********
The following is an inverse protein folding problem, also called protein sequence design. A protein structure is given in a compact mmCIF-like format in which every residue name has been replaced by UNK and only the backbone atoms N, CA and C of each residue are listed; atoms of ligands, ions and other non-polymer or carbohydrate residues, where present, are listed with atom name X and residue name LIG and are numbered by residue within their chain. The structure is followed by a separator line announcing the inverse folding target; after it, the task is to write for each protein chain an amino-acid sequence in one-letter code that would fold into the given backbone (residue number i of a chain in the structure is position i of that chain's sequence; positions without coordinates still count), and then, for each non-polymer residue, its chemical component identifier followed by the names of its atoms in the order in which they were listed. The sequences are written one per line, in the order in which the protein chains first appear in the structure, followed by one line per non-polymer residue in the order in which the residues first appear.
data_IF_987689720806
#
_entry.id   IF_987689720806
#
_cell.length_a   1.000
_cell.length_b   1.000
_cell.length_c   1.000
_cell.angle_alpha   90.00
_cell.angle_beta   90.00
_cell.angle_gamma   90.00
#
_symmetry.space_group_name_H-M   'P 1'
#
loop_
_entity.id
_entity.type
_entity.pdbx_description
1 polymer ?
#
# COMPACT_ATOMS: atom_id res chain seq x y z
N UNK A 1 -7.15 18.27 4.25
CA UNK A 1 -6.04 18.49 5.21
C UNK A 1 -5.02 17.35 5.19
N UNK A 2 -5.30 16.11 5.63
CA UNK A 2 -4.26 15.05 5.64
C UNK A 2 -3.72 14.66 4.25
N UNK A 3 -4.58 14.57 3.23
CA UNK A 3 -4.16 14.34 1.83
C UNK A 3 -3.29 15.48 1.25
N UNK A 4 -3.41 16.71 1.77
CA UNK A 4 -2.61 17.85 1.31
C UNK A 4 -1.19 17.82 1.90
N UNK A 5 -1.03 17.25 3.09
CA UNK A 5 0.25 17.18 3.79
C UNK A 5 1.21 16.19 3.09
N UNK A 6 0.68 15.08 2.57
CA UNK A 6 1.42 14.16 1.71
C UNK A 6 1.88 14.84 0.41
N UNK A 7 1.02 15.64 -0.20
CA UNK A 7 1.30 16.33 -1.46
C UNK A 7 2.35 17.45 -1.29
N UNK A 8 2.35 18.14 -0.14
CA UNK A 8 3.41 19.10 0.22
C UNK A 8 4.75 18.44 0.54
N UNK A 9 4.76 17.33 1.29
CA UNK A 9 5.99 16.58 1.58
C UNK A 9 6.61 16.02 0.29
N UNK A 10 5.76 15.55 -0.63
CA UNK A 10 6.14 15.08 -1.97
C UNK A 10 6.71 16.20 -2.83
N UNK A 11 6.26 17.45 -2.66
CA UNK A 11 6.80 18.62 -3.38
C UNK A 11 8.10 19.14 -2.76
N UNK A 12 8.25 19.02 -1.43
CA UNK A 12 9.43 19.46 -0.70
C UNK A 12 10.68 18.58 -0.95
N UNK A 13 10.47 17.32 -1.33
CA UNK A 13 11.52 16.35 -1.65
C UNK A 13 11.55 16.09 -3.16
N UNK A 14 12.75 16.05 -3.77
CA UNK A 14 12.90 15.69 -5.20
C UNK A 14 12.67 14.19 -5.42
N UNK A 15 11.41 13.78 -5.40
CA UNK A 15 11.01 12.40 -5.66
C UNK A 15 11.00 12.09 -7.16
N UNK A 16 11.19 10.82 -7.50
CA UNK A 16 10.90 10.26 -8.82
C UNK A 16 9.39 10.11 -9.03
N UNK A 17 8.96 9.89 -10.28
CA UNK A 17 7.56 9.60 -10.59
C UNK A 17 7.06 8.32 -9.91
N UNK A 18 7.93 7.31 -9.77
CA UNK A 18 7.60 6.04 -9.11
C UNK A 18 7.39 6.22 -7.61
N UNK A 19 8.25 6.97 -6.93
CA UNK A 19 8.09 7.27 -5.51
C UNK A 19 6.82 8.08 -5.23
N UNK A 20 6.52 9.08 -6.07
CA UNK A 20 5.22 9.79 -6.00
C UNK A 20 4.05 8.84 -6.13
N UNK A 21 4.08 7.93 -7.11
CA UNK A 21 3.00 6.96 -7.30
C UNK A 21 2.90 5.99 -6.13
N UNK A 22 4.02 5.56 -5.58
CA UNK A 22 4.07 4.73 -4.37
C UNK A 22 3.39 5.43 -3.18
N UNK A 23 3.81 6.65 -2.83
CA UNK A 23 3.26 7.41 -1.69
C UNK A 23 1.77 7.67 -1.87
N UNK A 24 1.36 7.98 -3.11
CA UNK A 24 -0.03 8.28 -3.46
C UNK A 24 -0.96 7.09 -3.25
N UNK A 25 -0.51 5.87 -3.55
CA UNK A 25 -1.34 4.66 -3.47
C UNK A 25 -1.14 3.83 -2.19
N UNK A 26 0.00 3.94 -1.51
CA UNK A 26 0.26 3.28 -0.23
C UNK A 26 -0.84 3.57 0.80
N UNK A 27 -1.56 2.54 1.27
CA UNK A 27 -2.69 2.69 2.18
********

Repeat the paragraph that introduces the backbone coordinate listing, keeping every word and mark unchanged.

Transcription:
The following is an inverse protein folding problem, also called protein sequence design. A protein structure is given in a compact mmCIF-like format in which every residue name has been replaced by UNK and only the backbone atoms N, CA and C of each residue are listed; atoms of ligands, ions and other non-polymer or carbohydrate residues, where present, are listed with atom name X and residue name LIG and are numbered by residue within their chain. The structure is followed by a separator line announcing the inverse folding target; after it, the task is to write for each protein chain an amino-acid sequence in one-letter code that would fold into the given backbone (residue number i of a chain in the structure is position i of that chain's sequence; positions without coordinates still count), and then, for each non-polymer residue, its chemical component identifier followed by the names of its atoms in the order in which they were listed. The sequences are written one per line, in the order in which the protein chains first appear in the structure, followed by one line per non-polymer residue in the order in which the residues first appear.